At the foot of a giant sequoia in California’s Sierra Nevada, two arborists stepped into harnesses then inched up ropes more than 20 stories into the dizzying canopy of a tree that survived thousands of years, enduring drought, wildfire and disease.
There, the arborists clipped off tips of young branches to be hand-delivered across the country, cloned in a lab and eventually planted in a forest in some other part of the world.
The two are part of a cadre of modern day Johnny Appleseeds who believe California’s giant sequoias and coastal redwoods are blessed with some of the heartiest genetics of any trees on Earth — and that propagating them will help reverse climate change, at least in a small way.
“It’s a biological miracle,” said tree climber Jim Clark, firmly back on the ground and holding a green sprig to his lips as if to kiss it. “This piece of tissue … can be rooted, and we have a miniature 3,000-year-old tree.”
The cloning expedition to Camp Nelson, a mountain community about 100 miles southeast of Fresno, was led by David Milarch, co-founder of Archangel Ancient Tree Archive.
The Michigan-based nurseryman preaches the urgency of restoring the Earth’s decimated forests. In two decades, he says his nonprofit group has cloned 170 types of trees and planted more than 300,000 of them in seven countries with willing landowners.
“It’s really a race against time,” Milarch said. “If we start right now, we can go after climate change and reverse it before it’s too late.”
Sequoias growing in the Sierra are among the biggest and oldest trees on Earth, some nearly 300 feet tall and up to 3,000 years old.
Relying on common sense that he says is being borne out by science, Milarch, 66, believes their size and robustness make them ideal for absorbing greenhouse gases that drive climate change on the planet. He likens them to people who drink and smoke all their lives, yet thrive well into their 90s.
One skeptic is Todd Dawson, a professor of integrated biology at the University of California, Berkeley. He admires Archangel’s creative efforts but says it’s unclear whether the towering trees have superior genes or whether they were simply lucky not to meet the fate of a logger’s saw.
Chances are slim, he said, that cloning and planting a limited number of trees will cool the warming planet. He favors more sweeping approaches such as curbing the use of fossil fuels and protecting vast rainforests.
“That’s one of the things about global warming — it’s a global problem,” Dawson said. “You’re going to have to plant a lot of trees to combat global warming.”
A team of about a dozen expert tree climbers from across the country volunteered for the expedition in May to restock Archangel’s store of genetic samples. They risked their lives to climb to the ends of massive limbs, starting in the southern Sierra sequoia grove and winding up nearly 500 miles away in Northern California, where they carefully collected additional samples from coastal redwoods — a taller, thinner cousin of the giant sequoia.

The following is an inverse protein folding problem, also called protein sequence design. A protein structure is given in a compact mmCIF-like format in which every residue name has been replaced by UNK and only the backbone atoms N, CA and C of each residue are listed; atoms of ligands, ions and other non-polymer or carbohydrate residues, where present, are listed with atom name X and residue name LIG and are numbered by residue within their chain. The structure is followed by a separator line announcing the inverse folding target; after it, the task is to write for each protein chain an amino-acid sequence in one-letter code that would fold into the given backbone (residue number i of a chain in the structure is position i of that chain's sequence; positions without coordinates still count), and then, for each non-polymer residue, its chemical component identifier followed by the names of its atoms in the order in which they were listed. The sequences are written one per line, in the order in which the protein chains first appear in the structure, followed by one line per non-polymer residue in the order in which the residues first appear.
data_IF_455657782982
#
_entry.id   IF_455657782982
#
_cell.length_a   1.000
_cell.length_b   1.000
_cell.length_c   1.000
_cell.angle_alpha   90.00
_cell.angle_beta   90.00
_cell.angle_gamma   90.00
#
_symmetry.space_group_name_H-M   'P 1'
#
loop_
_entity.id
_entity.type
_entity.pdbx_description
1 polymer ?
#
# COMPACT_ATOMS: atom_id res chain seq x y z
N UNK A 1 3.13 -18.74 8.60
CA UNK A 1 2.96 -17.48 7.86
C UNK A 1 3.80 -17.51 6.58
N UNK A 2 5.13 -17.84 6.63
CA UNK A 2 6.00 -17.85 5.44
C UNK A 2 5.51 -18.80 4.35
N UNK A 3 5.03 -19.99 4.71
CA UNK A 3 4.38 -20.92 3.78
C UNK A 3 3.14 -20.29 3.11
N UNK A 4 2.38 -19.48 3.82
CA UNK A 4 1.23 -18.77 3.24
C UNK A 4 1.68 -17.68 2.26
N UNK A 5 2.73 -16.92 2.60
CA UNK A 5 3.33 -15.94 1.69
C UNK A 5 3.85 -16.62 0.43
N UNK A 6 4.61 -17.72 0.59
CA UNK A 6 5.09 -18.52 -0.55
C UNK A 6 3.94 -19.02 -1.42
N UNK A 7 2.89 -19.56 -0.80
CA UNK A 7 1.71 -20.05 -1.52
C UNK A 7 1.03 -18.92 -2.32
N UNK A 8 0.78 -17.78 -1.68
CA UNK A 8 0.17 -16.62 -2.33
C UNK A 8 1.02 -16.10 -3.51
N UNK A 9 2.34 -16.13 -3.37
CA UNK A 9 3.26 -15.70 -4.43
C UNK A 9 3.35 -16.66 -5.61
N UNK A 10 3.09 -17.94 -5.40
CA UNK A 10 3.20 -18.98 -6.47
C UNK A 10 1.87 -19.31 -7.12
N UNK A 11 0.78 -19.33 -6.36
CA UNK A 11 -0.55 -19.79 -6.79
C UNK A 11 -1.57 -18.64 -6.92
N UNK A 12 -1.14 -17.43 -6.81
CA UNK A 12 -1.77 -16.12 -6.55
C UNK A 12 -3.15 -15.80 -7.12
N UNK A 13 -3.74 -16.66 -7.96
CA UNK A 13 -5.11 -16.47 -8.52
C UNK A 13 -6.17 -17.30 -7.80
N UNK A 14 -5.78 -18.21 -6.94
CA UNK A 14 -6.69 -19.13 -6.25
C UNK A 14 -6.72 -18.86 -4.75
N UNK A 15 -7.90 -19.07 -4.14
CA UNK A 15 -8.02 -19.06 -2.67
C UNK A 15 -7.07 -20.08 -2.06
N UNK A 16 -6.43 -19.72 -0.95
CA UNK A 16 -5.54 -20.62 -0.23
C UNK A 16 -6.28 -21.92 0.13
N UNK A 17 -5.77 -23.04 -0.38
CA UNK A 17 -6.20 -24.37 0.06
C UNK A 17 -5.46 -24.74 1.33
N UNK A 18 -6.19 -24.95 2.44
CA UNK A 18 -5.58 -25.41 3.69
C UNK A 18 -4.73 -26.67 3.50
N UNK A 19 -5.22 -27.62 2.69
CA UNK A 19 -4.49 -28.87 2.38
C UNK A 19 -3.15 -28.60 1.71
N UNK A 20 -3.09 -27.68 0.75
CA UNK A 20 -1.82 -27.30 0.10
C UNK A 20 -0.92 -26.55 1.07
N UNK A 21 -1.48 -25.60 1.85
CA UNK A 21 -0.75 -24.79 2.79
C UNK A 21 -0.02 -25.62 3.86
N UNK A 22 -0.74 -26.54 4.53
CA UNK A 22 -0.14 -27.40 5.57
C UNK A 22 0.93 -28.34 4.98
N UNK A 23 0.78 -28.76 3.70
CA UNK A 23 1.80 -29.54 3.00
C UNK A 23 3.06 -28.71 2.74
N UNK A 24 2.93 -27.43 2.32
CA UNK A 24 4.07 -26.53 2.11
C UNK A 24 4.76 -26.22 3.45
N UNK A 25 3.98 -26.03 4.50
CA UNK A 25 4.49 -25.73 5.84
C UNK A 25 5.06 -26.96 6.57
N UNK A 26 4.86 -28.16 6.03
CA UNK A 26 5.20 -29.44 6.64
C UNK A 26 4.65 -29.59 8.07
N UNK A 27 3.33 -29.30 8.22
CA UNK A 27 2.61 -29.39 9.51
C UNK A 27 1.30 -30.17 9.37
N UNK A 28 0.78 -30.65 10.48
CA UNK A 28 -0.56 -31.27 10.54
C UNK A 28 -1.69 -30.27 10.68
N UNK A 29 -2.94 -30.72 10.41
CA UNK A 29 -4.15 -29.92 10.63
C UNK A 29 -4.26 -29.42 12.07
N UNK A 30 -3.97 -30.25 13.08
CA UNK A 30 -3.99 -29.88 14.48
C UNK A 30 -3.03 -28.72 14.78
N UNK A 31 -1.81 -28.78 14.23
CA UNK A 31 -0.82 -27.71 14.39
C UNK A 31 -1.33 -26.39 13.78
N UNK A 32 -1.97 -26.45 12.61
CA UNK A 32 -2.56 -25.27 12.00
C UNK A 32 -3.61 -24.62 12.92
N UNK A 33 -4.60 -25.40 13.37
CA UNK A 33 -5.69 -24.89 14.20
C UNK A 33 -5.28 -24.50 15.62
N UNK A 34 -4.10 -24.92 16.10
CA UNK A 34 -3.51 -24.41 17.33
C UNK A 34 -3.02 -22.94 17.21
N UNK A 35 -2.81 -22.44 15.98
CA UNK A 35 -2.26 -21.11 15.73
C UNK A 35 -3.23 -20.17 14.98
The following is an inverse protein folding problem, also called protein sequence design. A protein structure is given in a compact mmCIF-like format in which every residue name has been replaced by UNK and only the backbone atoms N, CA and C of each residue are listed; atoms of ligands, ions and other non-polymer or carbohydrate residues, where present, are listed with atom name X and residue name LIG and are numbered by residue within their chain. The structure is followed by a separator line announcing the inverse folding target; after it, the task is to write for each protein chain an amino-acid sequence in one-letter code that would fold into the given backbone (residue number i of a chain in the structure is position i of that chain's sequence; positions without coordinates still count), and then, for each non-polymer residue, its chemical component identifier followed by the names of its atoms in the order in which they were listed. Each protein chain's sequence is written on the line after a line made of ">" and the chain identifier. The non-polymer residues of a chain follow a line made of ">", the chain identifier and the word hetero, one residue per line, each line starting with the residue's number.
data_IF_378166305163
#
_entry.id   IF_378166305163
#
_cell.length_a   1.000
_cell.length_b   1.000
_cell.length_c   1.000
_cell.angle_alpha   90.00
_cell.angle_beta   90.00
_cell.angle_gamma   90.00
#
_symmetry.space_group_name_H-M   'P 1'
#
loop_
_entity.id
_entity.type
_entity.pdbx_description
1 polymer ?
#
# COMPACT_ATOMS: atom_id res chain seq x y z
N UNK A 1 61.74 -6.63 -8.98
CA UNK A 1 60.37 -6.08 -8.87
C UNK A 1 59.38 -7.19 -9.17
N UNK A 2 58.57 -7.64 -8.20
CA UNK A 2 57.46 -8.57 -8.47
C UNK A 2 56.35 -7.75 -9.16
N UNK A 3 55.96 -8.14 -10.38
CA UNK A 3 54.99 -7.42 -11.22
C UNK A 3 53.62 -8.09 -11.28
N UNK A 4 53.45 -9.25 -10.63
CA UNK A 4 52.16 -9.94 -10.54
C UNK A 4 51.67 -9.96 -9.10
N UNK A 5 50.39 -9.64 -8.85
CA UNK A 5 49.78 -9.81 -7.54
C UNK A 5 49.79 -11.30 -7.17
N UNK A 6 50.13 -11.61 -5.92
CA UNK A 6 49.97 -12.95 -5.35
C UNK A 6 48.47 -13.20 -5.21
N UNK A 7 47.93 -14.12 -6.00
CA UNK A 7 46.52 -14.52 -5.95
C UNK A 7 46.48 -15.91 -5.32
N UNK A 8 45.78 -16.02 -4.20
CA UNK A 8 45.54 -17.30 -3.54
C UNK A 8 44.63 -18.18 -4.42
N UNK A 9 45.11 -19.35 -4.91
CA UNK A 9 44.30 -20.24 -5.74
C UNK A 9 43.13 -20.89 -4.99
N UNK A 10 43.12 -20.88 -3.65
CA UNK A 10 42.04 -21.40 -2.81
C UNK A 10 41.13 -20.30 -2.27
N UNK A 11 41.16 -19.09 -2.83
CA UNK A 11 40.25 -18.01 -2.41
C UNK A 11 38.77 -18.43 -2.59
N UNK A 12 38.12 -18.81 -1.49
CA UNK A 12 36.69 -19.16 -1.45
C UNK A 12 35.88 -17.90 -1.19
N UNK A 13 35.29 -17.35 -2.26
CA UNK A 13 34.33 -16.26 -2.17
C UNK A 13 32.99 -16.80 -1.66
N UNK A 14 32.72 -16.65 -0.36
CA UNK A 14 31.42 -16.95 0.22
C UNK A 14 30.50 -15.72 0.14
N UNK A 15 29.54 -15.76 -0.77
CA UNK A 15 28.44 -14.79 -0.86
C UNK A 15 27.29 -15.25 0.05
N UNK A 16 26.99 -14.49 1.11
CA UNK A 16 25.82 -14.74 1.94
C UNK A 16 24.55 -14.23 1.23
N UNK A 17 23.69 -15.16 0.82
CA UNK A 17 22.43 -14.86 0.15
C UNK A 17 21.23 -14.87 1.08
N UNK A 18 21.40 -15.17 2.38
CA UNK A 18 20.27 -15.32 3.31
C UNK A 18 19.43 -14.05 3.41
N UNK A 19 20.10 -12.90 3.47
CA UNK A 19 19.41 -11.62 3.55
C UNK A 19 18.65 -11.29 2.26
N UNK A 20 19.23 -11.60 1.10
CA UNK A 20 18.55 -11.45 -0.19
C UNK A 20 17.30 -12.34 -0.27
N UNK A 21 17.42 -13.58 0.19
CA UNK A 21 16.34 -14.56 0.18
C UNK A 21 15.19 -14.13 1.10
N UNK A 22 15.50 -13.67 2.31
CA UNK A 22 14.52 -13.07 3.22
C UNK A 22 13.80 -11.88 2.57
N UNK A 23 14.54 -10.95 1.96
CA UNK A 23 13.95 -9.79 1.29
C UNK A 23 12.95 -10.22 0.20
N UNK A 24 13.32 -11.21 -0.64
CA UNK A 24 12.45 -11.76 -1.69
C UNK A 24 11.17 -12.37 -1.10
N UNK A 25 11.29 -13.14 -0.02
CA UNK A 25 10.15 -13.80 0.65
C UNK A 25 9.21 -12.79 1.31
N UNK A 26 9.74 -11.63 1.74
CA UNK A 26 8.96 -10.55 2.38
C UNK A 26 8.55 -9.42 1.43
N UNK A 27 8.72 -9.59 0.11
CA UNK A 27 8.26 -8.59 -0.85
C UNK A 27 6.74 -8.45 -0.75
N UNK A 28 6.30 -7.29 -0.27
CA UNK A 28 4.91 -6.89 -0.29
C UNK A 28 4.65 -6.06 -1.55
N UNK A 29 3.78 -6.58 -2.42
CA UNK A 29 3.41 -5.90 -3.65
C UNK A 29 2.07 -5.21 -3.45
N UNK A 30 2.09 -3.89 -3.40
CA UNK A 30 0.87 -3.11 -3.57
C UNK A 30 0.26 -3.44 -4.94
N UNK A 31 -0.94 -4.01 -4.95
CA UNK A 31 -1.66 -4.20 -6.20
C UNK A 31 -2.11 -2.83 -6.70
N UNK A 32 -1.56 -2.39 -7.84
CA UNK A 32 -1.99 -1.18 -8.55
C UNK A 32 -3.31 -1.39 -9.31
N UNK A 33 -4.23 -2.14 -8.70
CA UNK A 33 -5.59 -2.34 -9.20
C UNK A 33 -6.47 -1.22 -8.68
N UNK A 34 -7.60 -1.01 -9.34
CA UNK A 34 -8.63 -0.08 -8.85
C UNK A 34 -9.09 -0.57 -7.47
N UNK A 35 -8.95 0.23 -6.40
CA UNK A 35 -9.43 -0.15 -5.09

Clark wrapped the clippings he gathered in damp newspaper, placed them inside ice-filled duffel bags and boarded an overnight flight to the Archangel’s lab across country in Copemish, a rural village in northwestern Michigan.
There, Clark and another propagation specialist snipped off some 2,000 shoots a few inches long and planted them in small containers of a peat-and-gel mixture.
Another 1,000 fingernail-sized bits of greenery were placed into jars containing a blend of seaweed-based gelatin and growth hormones.
The samples grow beneath purplish fluorescent lights under humidity and temperatures designed to encourage rooting. Cloning ancient trees is tricky business, lab workers say, and many samples don’t survive.
Later this year, Archangel’s team will come west to plant up to 1,000 sequoia and redwood saplings in a cool, damp region of Oregon where the trees will have the best chance to grow.
Bill Werner, a horticulture consultant based in Monterey, California, who has worked with Archangel, says that in the face of global warming, it’s easy to dismiss the efforts of a “renegade” group that relies heavily on donations and volunteer nurserymen and arborists.
“That’s not fair,” Werner said. “It may be a drop in the bucket, but at least somebody’s doing something.”
Associated Press videographer Terry Chea in Moraga and correspondent John Flesher in Copemish, Michigan, contributed to this report.